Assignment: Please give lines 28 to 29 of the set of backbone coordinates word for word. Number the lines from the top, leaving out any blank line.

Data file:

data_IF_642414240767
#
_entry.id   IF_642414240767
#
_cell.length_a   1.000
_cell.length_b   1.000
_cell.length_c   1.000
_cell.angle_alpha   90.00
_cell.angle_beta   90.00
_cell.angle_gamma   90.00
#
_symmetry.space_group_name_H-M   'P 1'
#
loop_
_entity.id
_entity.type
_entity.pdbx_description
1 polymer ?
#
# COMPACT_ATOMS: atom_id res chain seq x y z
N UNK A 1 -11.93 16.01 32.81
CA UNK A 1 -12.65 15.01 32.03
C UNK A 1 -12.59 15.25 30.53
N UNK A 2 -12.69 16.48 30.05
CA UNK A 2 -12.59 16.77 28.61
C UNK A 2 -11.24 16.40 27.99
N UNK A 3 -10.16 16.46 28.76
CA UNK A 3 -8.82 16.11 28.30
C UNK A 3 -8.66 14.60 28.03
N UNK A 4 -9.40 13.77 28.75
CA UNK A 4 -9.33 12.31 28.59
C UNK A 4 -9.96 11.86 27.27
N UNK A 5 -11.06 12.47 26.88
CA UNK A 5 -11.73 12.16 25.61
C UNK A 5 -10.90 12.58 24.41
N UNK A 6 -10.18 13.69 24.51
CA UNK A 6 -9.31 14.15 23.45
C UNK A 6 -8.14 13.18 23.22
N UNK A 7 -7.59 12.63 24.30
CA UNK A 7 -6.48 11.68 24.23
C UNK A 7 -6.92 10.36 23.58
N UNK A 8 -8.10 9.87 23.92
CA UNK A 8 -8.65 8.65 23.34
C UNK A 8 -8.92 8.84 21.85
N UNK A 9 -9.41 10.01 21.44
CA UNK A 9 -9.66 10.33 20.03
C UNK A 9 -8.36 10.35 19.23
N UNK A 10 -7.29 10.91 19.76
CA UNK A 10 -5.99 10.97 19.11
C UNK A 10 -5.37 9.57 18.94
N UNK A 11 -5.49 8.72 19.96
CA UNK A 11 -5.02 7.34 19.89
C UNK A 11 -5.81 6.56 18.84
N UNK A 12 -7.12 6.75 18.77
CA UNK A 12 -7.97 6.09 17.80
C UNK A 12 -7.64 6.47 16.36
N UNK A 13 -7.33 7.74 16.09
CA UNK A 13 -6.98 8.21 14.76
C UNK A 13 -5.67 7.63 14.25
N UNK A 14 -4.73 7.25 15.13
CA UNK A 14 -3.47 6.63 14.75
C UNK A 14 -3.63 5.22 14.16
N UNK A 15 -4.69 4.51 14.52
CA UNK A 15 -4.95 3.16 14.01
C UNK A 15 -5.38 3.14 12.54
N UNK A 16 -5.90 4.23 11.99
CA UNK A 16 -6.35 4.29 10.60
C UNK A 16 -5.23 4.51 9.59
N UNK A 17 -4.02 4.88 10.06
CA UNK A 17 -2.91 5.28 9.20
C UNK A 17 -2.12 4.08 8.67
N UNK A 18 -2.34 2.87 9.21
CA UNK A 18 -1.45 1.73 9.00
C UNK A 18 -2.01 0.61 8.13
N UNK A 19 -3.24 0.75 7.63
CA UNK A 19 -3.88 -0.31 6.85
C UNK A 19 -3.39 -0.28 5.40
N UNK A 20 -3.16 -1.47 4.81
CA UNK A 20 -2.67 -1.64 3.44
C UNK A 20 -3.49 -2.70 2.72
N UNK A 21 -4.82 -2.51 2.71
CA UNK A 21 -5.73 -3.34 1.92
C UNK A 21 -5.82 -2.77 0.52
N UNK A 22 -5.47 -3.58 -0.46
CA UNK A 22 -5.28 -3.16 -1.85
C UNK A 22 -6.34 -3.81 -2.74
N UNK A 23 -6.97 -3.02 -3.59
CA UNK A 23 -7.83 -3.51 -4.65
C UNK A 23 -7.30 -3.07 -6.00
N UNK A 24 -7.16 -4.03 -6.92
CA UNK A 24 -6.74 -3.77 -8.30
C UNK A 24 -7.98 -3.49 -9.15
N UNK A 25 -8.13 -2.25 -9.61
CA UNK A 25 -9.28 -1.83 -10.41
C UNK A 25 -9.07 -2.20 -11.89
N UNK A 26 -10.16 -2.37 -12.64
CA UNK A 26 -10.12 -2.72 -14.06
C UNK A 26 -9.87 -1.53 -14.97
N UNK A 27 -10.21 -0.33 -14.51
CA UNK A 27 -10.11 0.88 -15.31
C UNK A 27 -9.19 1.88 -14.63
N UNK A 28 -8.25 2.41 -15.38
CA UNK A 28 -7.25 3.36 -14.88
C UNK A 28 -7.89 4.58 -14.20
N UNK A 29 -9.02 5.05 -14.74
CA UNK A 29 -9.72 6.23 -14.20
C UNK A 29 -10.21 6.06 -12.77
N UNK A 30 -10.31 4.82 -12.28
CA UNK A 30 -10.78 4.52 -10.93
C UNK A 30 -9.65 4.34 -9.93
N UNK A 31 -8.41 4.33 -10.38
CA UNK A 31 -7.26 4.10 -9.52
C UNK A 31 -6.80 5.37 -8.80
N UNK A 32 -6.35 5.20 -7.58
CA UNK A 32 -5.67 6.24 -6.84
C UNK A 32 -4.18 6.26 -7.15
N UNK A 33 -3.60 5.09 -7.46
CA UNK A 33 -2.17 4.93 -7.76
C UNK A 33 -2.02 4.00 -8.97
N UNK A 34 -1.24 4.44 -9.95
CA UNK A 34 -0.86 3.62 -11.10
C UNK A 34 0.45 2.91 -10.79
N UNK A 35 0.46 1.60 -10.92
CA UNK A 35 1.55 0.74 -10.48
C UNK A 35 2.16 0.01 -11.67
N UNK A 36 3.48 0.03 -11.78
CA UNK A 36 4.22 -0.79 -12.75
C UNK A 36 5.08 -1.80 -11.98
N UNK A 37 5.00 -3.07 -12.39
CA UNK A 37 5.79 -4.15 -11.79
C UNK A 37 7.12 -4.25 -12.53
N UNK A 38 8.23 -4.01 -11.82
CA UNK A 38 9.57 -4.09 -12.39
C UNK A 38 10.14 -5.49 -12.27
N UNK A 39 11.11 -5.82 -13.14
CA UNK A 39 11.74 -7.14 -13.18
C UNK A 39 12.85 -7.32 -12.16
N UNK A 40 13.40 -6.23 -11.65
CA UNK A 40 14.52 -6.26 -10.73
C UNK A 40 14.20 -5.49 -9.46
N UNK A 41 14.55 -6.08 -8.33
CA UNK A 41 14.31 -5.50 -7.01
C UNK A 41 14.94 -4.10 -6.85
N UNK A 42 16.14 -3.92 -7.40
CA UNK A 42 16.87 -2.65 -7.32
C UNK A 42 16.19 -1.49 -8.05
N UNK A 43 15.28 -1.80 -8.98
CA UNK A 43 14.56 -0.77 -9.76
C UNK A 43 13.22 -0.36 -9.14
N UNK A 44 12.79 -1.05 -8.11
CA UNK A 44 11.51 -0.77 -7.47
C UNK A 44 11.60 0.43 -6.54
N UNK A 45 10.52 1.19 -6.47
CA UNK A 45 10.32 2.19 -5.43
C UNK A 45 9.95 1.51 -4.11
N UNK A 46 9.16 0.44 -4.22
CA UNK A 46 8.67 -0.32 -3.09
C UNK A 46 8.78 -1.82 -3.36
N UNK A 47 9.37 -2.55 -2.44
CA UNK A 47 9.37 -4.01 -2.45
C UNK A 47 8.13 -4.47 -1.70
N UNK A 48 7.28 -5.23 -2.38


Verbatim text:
CA UNK A 3 -8.82 16.11 28.30
C UNK A 3 -8.66 14.60 28.03